Yakima PD Dumps Harley

Harley-Davidson has seen a lot of competition for the police bike market over the last few years, most notably from BMW, starting with the R1100RT-P to R1200RT-P.  Honda has been making inroads on Harley’s market share, too.

Yakima, Washington is now is the latest police agency to dump the Harley bikes they’ve been riding, to switch to the Honda ST1300-P.

The California Highway Patrol’s dismissal of the HD bikes in favor of the R1100RT-P back in 1997 was the first major blow to harley’s dominance of this market in the US–although Kawasaki had made some inroads with the CHP with the Kawasaki 1000 Police Bike.  And once the CHP made the switch, most other agencies went along with it too, either wholly or in part.  And, since California tends to be a trendsetter in police operations, as in popular culture, that gave BMW a big and continuing boost with agencies all across the country.

It’s difficult to see how the MoCo reverses this trend with their current lineup of bikes.  Police bikes generally have to do things that civilian bikes usually don’t. As Yakima PD spokesman Sgt. Gary Jones puts it:

“We have to be able to go over the curb, sidewalk ditches and [the] low ground clearance on Harley got hung up on breaking the stand kicks,” said Sgt. Jones.

Apparently, reliability was an issue to, as the (poorly written) story notes:

Riding more than 50,000 miles [per year], officers say, the Harley Davidson’s only lasted a few years and maintenance was costly. Agility is a top priority for the way police use motorcycles.

The trouble with Harley’s touring bikes, which are the generally used models for police purposes, is that they reflect design trends of 60 years ago.  Now that’s something about which HD is proud, and it’s also a key selling point for their rider community.  But that very design makes them, in the modern world, less suitable for police use when more up-to-date bikes are available, with their shorter wheelbases, higher ground clearance, lighter weight (not that the ST1300 is a lightweight bike by any means), and significantly better handling and performance.

The Buell division does make the Ulysess available in a police model, and that seems like a fine choice, especially for rural agencies, where dual-sport capability might be a positive point.  But it’s not particularly well suited for a daily urban environment, sine the bike’s tall height is somewhat inconvenient for constant stop and go riding.

What HD does have going for it the tendency among some government agencies to buy American, but that’s solely a political, not technical decision. Having been a Harley owner, and having ridden the Sportster, Road King, and ElectraGlide, I’d take the R1200RT over those bikes any day if performance and handling ability are a major criterion.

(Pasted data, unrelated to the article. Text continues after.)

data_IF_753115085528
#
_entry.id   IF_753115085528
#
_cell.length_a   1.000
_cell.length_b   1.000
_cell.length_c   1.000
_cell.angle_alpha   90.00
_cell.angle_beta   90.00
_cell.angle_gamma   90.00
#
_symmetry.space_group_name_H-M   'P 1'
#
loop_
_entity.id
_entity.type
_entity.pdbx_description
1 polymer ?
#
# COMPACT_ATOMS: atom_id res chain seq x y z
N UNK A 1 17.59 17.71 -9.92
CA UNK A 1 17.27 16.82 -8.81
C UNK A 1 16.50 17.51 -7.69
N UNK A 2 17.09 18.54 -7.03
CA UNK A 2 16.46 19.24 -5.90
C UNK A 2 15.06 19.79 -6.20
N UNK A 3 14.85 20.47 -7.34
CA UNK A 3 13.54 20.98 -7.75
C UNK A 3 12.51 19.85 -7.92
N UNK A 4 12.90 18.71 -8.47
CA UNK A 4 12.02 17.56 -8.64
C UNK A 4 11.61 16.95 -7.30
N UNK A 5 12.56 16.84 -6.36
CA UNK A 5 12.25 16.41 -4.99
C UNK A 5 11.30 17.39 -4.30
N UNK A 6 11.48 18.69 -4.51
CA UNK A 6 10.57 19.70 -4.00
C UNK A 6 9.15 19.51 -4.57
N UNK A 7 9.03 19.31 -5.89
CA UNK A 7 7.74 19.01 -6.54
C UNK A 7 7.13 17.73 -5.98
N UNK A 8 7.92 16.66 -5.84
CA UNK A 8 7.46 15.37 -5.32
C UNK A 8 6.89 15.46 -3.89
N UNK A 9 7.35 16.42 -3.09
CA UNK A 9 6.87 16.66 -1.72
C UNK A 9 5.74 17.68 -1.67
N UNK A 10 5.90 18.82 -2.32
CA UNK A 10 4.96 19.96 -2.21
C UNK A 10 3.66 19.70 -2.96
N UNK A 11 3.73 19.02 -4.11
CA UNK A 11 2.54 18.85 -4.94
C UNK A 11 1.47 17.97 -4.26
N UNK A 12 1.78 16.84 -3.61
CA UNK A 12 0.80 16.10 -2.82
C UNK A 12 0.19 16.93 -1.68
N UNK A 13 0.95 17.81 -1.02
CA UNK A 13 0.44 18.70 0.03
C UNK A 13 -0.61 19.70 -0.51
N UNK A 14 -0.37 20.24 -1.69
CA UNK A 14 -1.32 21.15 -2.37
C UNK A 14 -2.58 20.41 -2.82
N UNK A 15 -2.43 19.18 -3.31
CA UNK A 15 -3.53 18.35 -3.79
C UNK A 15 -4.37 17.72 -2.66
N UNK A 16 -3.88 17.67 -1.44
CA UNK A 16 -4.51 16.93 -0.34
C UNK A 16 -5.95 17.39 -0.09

It’s hard to see how the MoCo stays competitive in this market over the long term–except, of course, for the politics of “Buy American”.

Author: Dale Franks

Dale Franks is the former host of The Business Day, ”a daily, four-hour business and financial news program on KMNY Radio in Los Angeles. From 2002-2004, he was a contributor on military and international affairs for TechCentralStation.com. Currently, he a publisher and editor of the monthly political journal The New Libertarian, as well as an editor of the popular web log, Q and O. Dale served as a military police officer in the United States Air Force from 1984 to 1993, in variety of assignments both in the United States and Europe, where he also was assigned to the staff of the Headquarters of Allied Forces Central Europe. In addition to broadcasting, writing, and speaking on various topics, Dale has also been a long-time technical training instructor on a variety of computer software and technology subjects. Dale has also long been involved with information technology as an accomplished web designer, programmer, and technologist, serving as the corporate knowledge specialist for Microsoft Outlook at SAIC, the nation's largest employee-owned corporation. Additionally, he is the author of a number of software user guides used for classroom training by one of Southern California’'s premier computer training and consulting firms. His book, SLACKERNOMICS: Basic Economics for People Who Find Economics Boring, is available from Barnes & Noble.

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